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Bat Email From Reader: Hi David, I found your site to be very informative and interesting. I do, however, have one question that I didn't see addressed on your site; can/do bats live in walls? I am a Maine resident and I am without a doubt certain that I have something living in my walls. I'm pretty sure they are there year round, and a very strong odor has developed in the bedroom. I am aware that there are bats in my attic as I have seen them flying in there and each year I receive friendly visits inside my home on two or more occasions usually around July/August. I was led to believe that bats in Maine migrate south in the Fall; however, I have seen bats flying in my attic during the winter months as well. I'm concerned that the guests I have in my walls are not bats, but rather something of a larger size. Regardless of what is actually in the walls, is it possible to remove nests and droppings from walls without totally demolishing the home? I am considering requesting an estimate for removal from the one company that I am able to locate in the Augusta, Maine area from your link; however, how does one know if a company is experienced, effective and trustworthy such as yourself? I appreciate any guidance or suggestions you can offer. Thanks again for the great information and photo's you have provided on your site. Laurie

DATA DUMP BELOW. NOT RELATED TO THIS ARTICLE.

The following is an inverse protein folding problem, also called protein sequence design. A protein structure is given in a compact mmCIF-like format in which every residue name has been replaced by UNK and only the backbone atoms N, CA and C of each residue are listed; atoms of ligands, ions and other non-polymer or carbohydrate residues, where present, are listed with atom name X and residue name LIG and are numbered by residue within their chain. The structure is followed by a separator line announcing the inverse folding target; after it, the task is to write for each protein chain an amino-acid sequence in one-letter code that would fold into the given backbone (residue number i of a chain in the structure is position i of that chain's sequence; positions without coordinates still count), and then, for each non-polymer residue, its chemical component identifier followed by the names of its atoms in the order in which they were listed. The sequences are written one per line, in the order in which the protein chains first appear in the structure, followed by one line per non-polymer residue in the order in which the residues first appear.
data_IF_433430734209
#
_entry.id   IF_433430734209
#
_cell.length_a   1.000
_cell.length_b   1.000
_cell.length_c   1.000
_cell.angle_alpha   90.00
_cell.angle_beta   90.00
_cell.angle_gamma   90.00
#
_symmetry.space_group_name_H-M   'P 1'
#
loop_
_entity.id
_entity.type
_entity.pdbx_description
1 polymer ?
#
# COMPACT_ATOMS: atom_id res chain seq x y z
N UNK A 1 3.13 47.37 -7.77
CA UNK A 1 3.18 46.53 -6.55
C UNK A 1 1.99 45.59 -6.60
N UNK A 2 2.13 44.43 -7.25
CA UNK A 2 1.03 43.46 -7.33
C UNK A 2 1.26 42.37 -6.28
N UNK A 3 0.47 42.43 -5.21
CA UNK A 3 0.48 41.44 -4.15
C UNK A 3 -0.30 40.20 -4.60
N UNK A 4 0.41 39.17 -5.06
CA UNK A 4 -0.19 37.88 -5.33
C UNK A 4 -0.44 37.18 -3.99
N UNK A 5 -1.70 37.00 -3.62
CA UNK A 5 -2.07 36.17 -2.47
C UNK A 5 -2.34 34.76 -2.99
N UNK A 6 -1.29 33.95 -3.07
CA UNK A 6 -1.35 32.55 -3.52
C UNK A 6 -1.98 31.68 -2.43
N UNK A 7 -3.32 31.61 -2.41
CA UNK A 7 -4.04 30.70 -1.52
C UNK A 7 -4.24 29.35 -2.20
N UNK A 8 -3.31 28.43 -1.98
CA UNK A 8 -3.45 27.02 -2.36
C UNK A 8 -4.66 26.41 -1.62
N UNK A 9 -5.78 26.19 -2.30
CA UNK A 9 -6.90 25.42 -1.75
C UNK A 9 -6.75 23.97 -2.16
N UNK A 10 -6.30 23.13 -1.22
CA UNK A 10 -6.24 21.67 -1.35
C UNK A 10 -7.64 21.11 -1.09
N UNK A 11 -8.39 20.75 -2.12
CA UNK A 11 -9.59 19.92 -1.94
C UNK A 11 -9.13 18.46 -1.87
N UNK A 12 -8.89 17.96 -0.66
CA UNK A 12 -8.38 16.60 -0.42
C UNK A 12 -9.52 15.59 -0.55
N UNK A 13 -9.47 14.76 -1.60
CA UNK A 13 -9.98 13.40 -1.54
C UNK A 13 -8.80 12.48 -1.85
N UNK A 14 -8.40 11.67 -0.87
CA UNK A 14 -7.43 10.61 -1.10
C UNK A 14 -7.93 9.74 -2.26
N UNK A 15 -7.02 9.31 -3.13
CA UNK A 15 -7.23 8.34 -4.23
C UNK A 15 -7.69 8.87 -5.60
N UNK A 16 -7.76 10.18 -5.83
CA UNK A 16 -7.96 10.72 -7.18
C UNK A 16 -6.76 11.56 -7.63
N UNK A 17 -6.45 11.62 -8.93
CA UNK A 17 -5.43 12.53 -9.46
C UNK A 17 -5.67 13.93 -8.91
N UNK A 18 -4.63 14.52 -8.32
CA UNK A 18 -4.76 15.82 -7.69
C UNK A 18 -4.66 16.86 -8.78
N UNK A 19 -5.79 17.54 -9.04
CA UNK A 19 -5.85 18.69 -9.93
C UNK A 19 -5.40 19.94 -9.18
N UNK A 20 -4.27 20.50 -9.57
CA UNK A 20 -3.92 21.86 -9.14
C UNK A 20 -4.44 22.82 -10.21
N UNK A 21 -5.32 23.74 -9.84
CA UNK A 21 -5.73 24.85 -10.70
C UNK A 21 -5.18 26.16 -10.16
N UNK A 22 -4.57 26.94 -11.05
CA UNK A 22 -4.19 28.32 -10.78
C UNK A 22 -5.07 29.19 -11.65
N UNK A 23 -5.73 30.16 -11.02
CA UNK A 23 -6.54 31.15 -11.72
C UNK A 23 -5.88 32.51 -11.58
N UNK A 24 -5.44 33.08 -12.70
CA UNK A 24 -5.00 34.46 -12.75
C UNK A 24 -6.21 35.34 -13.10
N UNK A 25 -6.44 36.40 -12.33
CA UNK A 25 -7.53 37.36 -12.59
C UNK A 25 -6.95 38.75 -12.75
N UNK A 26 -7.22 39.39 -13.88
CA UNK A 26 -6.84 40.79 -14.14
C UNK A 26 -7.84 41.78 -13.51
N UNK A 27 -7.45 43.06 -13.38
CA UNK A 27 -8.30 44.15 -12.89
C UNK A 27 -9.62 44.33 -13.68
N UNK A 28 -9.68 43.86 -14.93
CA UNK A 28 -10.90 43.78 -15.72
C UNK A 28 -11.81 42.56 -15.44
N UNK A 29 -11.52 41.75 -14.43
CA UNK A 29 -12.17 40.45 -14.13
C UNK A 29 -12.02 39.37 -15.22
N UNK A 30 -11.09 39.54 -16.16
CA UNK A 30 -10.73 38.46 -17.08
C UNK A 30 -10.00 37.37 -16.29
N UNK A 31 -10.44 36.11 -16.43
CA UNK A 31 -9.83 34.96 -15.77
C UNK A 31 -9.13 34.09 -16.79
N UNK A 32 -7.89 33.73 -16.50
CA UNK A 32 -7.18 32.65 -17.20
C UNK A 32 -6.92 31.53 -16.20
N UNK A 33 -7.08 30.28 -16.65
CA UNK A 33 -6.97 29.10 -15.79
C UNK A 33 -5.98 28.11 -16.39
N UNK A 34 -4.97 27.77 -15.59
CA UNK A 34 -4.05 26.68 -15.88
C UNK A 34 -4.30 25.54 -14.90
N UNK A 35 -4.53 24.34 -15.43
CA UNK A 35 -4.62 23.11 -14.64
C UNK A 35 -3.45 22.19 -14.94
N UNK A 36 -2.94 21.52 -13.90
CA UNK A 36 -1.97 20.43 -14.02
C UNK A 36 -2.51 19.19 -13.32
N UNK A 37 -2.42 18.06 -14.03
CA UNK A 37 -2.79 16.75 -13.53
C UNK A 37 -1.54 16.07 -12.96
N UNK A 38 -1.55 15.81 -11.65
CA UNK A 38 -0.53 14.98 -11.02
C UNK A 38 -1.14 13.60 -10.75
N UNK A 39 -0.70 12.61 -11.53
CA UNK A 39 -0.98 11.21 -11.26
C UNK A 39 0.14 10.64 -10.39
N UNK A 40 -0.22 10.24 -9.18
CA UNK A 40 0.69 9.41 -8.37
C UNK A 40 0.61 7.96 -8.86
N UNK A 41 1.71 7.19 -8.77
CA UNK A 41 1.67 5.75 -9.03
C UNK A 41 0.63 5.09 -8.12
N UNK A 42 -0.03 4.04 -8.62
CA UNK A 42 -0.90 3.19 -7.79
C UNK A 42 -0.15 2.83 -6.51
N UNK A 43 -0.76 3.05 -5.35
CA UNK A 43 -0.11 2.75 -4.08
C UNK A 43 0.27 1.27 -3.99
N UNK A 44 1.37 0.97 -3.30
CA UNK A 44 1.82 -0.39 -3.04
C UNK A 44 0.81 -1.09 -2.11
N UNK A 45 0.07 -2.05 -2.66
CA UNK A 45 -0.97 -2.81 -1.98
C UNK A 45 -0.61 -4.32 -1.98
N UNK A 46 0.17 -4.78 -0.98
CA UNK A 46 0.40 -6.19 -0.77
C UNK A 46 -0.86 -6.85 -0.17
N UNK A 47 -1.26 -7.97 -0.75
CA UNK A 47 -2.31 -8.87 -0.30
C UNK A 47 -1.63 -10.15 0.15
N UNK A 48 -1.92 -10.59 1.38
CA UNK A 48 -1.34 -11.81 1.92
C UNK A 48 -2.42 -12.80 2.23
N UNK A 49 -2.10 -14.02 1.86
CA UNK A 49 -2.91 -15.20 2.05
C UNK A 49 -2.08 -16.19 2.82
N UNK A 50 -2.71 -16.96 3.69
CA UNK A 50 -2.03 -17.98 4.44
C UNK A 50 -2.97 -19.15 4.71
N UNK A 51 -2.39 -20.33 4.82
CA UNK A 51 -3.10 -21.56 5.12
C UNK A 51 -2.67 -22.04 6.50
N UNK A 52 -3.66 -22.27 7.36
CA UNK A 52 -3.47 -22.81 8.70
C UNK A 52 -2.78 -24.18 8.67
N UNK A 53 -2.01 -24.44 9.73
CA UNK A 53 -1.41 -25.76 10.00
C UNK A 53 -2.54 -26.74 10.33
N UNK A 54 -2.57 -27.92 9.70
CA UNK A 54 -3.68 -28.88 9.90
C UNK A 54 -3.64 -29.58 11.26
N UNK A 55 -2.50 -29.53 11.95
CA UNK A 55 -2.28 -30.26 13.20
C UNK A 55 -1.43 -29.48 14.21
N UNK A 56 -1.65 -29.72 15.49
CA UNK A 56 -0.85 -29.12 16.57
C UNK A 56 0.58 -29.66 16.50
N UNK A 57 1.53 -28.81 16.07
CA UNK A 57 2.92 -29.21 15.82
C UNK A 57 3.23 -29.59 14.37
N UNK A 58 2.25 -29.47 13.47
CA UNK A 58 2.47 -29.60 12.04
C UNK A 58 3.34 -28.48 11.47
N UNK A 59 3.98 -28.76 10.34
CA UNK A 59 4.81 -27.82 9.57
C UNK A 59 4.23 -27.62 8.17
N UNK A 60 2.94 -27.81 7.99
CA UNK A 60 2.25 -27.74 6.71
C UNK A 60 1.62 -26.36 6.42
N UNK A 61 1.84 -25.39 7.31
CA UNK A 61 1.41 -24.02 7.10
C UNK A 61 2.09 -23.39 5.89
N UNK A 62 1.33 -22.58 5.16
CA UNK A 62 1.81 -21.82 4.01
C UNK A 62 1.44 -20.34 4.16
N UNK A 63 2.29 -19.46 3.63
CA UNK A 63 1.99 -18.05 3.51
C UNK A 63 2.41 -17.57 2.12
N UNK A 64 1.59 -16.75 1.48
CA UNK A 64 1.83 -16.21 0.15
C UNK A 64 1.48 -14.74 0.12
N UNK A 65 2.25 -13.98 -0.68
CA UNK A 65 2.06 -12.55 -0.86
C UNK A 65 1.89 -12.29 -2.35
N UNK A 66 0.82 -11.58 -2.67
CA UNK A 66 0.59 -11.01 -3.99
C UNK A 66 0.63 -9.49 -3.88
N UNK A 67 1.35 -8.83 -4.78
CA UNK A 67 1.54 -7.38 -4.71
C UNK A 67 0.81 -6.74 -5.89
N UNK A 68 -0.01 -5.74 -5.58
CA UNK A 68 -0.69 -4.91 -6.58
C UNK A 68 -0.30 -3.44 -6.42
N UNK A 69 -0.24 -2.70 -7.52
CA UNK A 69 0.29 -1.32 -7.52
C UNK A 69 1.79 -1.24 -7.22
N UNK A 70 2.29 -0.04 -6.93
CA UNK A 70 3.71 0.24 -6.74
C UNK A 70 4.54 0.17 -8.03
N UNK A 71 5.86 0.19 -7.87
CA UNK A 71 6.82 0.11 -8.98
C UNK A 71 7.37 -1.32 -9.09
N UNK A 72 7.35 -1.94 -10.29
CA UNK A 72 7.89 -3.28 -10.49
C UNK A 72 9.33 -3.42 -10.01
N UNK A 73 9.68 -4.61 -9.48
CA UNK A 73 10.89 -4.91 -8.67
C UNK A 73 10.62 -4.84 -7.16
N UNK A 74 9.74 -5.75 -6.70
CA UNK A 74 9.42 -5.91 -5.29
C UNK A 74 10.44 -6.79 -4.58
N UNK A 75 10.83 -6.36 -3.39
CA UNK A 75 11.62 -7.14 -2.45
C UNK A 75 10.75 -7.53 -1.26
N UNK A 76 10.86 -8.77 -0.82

My Response: Bats do often live in walls. The fly into a gap, and will roost in very tight areas, including walls. A strong odor is a good indicator that the animals are bats. I do trust the company that I've listed in Maine to do the job well, and it never hurts to get an estimate, but in the end, I guess you've got to make your own decision on who to hire. Remember, don't hire anyone who would tell you how to kill a bat - bats are most effectively removed alive.